Information surrounding the intended application of B. thuringiensis remains contradictory with no consensus on whether it was to be applied wet or dry. A senior researcher involved in the BW program has indicated that the B. thuringiensis was intended for use against corn borers as a wet or dry application by farmers. Sources are generally consistent in their assertion that the B. thuringiensis was never intended or tested for aerial application. Although the information available suggests Iraq successfully dried B. thuringiensis and produced the 1-10 m particle size applicable for efficient BW agent dissemination, ISG has found no information that Iraq actually used the same process to produce weaponizable dried B. anthracis.

Production Capability

ISG judges that between 1991 and 1996 Iraq possessed an expanding BW agent production capability. From 1996 to OIF, Iraq still possessed small but significant dual-use facilities capable of conversion to small-scale BW agent production. ISG has found no evidence that Iraq used this capability for BW production.

  • Iraq maintained—and tried to improve where possible—a smaller, but capable, “legitimate” fermentation capability at agricultural and educational sites that could have been used to produce small but significant quantities of BW agent. ISG, however, uncovered no information that Baghdad did so.
  • Samarra Drug Industries, for example, had the fixed assets that could be converted for BW agent production within 4 to 5 weeks after the decision to do so, including utilities and personnel with know-how and equipment, not all of which had been declared to the UN. Site buildings contain numerous jacketed process tanks ranging in capacity from 100-10,000 liters together with ancillary equipment such as filter presses, autoclaves and bio-safety cabinets.
  • ISG cannot disprove the existence of Iraqi transportable fermentations systems that could have been used for BW. That said, no evidence has been found to date that there were such systems. ISG judges that the two mobile trailers found near Mosul and Irbil were not for BW production (see the accompanying annexes on mobile production facilities for further information).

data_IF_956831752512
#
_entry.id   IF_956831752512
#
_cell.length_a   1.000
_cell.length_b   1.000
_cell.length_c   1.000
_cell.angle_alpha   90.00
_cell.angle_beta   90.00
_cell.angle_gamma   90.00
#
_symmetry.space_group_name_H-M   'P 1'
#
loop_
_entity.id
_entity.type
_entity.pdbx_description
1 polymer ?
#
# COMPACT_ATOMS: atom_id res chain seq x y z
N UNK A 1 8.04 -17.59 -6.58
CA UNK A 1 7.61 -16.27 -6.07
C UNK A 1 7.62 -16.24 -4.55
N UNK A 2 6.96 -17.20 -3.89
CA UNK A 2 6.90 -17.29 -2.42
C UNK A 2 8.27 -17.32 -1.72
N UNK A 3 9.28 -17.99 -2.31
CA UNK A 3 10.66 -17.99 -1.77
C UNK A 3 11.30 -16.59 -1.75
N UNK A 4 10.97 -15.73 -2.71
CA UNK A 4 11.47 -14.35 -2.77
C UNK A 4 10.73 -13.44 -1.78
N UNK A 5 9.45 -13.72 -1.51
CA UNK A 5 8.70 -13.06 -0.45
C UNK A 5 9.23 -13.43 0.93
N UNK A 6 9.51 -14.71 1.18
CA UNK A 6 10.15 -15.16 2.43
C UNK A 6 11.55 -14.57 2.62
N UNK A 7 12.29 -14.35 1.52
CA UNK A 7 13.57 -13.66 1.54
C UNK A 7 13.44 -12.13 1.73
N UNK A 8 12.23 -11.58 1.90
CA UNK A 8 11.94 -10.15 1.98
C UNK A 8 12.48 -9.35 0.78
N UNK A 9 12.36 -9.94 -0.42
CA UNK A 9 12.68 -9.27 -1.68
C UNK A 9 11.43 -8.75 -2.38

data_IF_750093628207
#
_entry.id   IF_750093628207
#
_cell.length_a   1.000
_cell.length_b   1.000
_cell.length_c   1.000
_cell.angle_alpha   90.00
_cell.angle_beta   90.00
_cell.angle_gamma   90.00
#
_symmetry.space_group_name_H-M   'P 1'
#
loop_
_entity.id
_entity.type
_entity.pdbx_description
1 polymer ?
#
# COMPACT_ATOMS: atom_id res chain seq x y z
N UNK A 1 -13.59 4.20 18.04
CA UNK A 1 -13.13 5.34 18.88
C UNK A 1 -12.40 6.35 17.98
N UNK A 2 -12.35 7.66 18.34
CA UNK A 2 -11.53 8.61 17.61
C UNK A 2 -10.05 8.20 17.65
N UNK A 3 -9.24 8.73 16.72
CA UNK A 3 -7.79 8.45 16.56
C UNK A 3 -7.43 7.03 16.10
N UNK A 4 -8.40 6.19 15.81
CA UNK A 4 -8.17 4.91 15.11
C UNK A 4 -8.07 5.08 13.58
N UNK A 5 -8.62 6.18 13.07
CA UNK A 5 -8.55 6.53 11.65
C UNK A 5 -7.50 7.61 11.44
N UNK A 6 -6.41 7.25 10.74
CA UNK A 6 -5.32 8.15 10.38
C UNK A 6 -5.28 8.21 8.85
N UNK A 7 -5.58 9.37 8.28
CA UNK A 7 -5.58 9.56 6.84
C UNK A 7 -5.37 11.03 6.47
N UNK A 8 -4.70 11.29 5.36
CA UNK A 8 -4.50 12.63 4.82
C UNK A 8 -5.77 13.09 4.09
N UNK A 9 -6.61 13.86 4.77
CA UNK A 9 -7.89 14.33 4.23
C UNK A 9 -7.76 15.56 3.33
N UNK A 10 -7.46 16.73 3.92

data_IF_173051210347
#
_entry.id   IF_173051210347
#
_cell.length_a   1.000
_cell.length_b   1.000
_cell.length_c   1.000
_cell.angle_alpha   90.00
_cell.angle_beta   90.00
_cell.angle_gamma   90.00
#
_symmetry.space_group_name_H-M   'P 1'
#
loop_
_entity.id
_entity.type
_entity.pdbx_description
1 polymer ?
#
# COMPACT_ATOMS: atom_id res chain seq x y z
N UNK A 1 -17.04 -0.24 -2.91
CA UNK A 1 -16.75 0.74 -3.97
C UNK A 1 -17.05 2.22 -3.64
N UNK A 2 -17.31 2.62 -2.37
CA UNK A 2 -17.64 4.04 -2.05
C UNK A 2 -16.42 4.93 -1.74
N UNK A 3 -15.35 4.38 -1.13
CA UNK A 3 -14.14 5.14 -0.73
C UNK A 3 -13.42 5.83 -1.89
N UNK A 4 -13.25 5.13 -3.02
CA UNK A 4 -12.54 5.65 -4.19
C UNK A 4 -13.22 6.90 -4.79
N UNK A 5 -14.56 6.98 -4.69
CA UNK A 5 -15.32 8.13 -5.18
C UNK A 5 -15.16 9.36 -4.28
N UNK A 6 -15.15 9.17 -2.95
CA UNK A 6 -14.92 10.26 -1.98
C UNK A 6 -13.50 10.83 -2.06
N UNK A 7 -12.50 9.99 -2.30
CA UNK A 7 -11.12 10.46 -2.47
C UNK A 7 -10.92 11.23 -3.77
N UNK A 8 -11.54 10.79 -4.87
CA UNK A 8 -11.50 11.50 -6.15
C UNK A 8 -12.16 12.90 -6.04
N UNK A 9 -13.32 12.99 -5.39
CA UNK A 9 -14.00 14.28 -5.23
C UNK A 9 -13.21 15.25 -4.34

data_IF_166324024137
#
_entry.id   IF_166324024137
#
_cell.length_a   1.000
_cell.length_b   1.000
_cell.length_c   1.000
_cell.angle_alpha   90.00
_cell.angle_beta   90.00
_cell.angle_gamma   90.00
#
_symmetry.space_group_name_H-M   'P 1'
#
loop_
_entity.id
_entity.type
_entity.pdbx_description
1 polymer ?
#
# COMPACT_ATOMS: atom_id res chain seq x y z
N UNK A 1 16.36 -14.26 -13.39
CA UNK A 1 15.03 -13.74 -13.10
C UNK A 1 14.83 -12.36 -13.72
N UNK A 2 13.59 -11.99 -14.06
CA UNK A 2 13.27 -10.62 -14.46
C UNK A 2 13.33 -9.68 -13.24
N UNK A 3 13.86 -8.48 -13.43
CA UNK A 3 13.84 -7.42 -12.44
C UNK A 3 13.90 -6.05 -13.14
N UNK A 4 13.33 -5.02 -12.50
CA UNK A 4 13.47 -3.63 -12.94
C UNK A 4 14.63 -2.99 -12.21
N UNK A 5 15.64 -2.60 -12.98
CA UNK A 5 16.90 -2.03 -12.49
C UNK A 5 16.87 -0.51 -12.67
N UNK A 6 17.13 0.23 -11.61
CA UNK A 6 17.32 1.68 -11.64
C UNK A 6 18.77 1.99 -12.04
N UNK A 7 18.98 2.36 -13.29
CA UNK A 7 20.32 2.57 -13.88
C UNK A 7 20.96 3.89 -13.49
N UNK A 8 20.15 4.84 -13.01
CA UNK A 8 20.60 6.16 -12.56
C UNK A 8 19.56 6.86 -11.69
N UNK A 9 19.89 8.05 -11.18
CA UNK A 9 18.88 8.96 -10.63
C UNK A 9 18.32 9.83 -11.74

Iraq relied heavily on imported equipment and supplies to conduct its BW program, was dependent upon dual-use civilian facilities to produce BW agent, and took steps to mitigate the impact of sanctions on its ability to pursue potential BW agent production.

Iraq relied on equipment that had been imported for civilian purposes for the production of BW agent prior to the first Gulf war, and demonstrated the ability to quickly adapt civilian facilities to BW agent production. This equipment was relocated to a purpose-built BW facility, Al Hakam, where the production of botulinum toxin was started in 1988. The production of anthrax spores and C. perfringens (the causative agent of gas gangrene) followed later. Civilian facilities were requisitioned in 1990 for the production of aflatoxin (the Agriculture and Water Resources Center, Al Fudaliyah) and for the production of additional quantities of botulinum toxin and possibly anthrax (the Foot and Mouth Disease Vaccine Plant, Al Dawrah). After the war these facilities reverted back to their former use, and Al Hakam was disguised as a SCP (yeast) and a Bacillus thuringiensis (biopesticide) production plant.

  • Prior to the construction of Al Hakam, alternative locations and options were considered by the Iraqi authorities. This included the possibility of having mobile production facilities. Pre-OIF intelligence reports indicated that Iraq had such facilities.

Baghdad’s BW production centered on a number of important fixed facilities. The facility at Al Hakam was perhaps the most important, but Iraq pursued BW in a range of locations.